Decoration Day

Today we take time to honor and recognize our troops who have died while defending our way of life.  In the North, tradition was that Decoration Day began in New York in 1868, but, in reality, it really started in Virginia soon after the end of the Civil War.  The
following, is one of my favorite stories!

Now, enter my grandmother, Linnie Ross Sanders Wallace, born in 1866, who I wrote about on May, 27, 2007, in “A True Texan“.  She was a Civil War baby boomer, and a rebel’s daughter.  Her Father, Levi Sanders, had spent four years fighting with the 6th Texas Cavalry across Indian Territory, Arkansas, Louisiana, Mississippi, Alabama, Tennessee and Georgia.  She made sure that I knew what “Decoration Day”, now known as our Memorial Day, was and just what it meant.

Within a month after the end of the Civil War, May 1865, ladies in Winchester, Virginia, formed a Ladies Memorial Association, (LMA), with the single purpose to gather fallen Confederate soldiers within a fifteen mile radius of their town and provide them burial in a single graveyard.  Once that task had been done they hoped to establish an annual tradition of placing flowers and evergreens on the graves.  There were Federal troops buried along with the Confederates and they received the decorations also.  Within a year, ladies across the South had established over 70, LMA’s.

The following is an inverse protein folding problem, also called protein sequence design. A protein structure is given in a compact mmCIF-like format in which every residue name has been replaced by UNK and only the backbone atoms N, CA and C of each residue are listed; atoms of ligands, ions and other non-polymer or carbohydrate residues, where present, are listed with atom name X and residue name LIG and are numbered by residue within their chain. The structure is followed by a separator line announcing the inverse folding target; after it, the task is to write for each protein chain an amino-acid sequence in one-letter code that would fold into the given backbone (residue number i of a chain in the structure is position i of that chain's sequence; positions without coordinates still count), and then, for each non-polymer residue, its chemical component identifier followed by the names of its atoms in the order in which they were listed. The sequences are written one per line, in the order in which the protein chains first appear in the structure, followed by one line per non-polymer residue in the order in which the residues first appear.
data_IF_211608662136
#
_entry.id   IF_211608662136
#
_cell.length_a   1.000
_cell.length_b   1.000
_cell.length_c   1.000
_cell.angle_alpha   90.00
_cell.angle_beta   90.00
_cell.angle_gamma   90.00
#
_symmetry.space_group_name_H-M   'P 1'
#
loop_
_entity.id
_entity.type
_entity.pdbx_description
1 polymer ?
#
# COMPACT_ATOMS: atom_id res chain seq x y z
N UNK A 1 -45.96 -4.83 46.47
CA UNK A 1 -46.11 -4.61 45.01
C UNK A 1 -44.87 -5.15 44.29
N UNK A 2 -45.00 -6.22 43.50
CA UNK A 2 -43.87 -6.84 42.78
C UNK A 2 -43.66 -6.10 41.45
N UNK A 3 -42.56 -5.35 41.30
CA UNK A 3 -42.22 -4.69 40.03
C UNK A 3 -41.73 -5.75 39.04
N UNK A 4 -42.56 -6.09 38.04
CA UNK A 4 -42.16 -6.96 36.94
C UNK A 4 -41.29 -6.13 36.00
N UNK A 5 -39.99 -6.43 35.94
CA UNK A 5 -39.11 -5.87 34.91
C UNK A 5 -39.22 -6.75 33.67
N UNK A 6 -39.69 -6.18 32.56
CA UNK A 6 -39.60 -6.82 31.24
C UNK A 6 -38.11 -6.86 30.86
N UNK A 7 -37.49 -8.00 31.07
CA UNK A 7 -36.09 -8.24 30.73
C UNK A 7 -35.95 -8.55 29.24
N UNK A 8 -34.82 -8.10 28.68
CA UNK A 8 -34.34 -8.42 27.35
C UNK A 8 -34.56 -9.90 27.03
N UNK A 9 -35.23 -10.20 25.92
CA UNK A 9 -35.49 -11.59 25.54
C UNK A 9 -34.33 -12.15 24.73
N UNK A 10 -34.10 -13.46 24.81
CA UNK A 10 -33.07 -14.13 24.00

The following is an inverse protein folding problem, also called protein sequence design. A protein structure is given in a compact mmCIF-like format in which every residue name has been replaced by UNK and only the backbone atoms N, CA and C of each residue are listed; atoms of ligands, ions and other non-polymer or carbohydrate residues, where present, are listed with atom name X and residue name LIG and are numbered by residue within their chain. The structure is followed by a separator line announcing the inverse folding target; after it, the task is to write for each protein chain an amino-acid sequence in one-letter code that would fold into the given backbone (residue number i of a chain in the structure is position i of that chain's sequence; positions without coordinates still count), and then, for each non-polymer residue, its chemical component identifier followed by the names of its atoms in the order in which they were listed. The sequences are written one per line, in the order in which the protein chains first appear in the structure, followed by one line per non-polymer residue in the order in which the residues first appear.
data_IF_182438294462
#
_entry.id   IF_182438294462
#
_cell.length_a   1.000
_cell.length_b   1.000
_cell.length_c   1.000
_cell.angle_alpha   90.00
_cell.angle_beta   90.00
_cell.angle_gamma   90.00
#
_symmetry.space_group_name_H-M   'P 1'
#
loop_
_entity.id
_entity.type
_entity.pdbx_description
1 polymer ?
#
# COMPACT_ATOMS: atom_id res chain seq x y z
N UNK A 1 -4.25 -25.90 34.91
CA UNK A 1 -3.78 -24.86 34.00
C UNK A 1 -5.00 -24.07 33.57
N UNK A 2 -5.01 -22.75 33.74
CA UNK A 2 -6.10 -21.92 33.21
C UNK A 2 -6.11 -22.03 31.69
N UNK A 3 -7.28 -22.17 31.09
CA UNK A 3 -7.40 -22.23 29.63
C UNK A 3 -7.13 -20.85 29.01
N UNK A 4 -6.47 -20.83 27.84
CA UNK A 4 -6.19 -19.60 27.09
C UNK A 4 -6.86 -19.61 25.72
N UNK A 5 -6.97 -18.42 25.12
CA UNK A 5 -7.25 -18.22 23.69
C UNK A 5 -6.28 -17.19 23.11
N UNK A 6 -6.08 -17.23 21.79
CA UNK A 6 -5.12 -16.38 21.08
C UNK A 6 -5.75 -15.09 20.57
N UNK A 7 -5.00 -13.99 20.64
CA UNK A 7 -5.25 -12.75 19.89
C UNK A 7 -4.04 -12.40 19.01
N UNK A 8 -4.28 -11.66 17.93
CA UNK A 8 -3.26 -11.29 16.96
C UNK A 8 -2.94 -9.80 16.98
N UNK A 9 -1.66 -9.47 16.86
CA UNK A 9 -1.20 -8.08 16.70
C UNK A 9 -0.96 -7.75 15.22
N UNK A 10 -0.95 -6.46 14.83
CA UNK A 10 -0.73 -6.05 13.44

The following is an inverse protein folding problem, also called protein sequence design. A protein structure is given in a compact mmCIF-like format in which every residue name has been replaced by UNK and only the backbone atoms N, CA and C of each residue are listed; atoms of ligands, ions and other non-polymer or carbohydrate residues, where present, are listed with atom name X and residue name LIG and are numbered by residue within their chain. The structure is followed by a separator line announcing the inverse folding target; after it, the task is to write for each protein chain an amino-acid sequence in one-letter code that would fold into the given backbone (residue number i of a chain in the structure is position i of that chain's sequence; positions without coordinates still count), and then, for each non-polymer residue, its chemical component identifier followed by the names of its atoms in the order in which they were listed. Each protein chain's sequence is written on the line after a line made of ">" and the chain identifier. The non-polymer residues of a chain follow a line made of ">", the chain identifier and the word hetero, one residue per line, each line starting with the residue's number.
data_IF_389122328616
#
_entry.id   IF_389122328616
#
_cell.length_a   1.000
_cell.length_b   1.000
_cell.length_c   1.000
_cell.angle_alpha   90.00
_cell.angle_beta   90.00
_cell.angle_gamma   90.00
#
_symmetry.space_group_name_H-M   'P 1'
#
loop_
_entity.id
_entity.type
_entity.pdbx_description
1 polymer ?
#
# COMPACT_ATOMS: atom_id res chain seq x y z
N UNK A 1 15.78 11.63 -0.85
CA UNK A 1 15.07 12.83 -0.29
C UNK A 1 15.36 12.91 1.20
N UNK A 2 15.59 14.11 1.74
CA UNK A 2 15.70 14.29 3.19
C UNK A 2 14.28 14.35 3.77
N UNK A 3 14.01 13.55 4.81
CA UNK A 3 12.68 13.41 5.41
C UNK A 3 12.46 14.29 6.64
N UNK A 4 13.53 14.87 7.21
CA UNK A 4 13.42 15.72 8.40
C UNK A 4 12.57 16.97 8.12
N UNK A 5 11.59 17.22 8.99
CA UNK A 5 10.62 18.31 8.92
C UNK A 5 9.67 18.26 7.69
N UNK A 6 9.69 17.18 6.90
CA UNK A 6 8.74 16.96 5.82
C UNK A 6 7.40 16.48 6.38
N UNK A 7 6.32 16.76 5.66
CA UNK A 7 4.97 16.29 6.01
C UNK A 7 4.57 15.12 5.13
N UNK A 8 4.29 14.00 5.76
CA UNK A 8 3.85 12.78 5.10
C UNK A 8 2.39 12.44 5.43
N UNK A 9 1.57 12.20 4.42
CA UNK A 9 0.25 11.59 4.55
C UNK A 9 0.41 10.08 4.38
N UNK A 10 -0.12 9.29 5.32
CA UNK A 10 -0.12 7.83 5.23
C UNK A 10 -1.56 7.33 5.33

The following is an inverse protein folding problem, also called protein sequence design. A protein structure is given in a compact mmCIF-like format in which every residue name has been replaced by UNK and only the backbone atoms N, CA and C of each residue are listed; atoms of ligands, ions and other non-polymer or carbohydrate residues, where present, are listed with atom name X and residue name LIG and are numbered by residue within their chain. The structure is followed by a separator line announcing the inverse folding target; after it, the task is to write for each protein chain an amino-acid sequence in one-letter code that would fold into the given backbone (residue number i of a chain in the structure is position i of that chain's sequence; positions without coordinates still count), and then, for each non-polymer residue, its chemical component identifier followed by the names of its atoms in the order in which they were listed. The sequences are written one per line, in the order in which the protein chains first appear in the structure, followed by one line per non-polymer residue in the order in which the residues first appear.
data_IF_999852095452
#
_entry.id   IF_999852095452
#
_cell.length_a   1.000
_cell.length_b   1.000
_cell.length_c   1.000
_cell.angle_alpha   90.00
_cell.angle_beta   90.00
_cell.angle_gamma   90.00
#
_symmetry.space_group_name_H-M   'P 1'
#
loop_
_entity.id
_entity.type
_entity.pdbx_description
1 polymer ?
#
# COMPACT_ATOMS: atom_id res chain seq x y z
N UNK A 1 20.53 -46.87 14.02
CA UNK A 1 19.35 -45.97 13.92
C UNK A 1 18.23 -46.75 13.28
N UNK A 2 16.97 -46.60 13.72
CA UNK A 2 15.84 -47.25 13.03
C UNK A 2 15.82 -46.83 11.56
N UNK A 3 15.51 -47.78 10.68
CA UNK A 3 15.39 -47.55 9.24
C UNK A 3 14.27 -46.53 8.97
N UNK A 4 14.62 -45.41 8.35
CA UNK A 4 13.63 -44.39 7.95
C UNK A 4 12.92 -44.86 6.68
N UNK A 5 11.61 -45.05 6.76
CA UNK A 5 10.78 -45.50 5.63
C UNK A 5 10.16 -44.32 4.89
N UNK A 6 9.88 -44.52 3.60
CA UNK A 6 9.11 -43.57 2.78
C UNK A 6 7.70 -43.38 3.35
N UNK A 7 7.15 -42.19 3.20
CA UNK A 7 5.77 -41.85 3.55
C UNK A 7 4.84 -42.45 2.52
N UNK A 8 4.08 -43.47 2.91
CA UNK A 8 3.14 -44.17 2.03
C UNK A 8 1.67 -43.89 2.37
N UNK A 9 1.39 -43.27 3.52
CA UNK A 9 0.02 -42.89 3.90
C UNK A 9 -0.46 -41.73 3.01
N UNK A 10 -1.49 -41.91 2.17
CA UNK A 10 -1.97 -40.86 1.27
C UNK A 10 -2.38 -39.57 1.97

In the first year, these LMA’s had assisted in the recovery of over 70,000 Confederate dead!  The ladies of Lynchburg chose May 10 as their Decoration Day.  This was the day that Lt. General Thomas J. “Stonewall” Jackson had succumbed to wounds.  The Richmond LMA had chosen May 31 because that was the day the populace of that town had first heard the guns of war in 1861.

Vicious Reconstruction laws not withstanding, by 1867, Decoration Day flourished across the South and it was a day that southern spirit and pride surfaced. Alabama, Florida and Mississippi celebrated it on April 30; North and South Carolina on May 10 and Virginia finally compromised on May 27.

Then in 1868, in the North, May 5 was officially designated Memorial Day.  This was later changed to May 30, because no significant battle was fought on that day.  In May 1968, at Waterloo, New York, Pres. Lyndon Johnson “officially” recognized Waterloo as the birthplace of Memorial Day.  Still later, our government intruded and made the last the last Monday in May, Memorial Day, a Federal holiday.

LBJ should have studied his history better!  He began his career as a history teacher at San Jacinto High School in Houston, and taught Linnie Ross’s youngest, daughter, Hazel.  He soon switched to teaching civics, government studies.  Maybe he was deficient in American history?

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